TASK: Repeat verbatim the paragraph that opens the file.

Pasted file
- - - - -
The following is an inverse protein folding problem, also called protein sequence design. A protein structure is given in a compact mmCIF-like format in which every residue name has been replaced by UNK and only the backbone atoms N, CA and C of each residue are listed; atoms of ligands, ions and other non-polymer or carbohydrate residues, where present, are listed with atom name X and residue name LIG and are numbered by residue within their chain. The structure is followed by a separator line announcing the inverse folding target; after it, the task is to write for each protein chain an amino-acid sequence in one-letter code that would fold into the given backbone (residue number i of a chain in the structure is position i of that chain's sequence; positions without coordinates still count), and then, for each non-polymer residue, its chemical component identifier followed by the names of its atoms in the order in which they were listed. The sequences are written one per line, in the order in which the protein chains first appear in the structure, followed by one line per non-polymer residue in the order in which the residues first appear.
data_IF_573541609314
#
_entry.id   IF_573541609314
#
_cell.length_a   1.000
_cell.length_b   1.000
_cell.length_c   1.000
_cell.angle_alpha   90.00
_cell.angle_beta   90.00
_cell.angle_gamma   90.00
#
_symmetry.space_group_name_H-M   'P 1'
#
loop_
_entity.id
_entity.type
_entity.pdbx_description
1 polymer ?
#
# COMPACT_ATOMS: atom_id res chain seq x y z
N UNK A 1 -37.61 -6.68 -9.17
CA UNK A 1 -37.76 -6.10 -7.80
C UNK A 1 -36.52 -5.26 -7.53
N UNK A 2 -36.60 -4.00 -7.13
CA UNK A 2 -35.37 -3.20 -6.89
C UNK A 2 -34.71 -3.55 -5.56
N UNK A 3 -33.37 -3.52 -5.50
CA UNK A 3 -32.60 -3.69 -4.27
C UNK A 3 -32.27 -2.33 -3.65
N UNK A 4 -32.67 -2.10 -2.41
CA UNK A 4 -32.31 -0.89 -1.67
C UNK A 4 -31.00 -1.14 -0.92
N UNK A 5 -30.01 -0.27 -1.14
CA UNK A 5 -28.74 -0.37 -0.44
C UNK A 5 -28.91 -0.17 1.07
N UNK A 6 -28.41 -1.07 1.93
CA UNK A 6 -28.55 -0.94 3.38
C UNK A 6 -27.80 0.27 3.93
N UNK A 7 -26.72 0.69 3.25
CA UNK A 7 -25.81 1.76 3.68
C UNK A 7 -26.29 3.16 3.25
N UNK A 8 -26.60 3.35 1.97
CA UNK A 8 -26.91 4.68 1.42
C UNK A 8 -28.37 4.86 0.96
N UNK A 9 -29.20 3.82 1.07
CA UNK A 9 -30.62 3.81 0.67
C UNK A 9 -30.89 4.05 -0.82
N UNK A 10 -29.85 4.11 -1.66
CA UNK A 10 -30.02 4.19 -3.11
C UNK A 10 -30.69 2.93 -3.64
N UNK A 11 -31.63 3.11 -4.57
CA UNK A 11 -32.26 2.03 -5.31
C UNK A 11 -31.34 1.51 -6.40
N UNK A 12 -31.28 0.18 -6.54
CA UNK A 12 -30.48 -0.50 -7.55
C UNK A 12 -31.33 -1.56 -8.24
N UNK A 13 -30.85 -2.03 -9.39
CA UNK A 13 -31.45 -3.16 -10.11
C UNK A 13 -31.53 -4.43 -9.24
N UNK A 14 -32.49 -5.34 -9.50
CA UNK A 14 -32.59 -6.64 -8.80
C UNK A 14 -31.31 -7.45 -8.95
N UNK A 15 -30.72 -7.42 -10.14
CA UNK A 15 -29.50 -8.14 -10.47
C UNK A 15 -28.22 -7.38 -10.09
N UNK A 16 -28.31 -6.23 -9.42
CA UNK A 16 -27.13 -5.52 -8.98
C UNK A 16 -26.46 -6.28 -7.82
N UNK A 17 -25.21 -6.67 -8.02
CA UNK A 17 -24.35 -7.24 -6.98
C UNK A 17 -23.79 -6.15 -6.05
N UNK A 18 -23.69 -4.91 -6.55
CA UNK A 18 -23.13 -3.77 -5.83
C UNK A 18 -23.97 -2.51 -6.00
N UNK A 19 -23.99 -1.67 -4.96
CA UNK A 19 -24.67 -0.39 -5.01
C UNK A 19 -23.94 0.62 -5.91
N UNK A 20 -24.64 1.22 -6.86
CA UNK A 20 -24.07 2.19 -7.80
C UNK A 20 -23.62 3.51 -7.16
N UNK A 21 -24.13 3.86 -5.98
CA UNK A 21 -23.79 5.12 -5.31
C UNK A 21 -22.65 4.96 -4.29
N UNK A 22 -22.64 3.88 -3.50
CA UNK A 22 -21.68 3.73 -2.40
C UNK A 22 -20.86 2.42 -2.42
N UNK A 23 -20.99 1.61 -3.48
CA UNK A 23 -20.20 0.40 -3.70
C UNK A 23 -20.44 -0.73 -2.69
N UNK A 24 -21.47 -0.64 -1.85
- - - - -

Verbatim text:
The following is an inverse protein folding problem, also called protein sequence design. A protein structure is given in a compact mmCIF-like format in which every residue name has been replaced by UNK and only the backbone atoms N, CA and C of each residue are listed; atoms of ligands, ions and other non-polymer or carbohydrate residues, where present, are listed with atom name X and residue name LIG and are numbered by residue within their chain. The structure is followed by a separator line announcing the inverse folding target; after it, the task is to write for each protein chain an amino-acid sequence in one-letter code that would fold into the given backbone (residue number i of a chain in the structure is position i of that chain's sequence; positions without coordinates still count), and then, for each non-polymer residue, its chemical component identifier followed by the names of its atoms in the order in which they were listed. The sequences are written one per line, in the order in which the protein chains first appear in the structure, followed by one line per non-polymer residue in the order in which the residues first appear.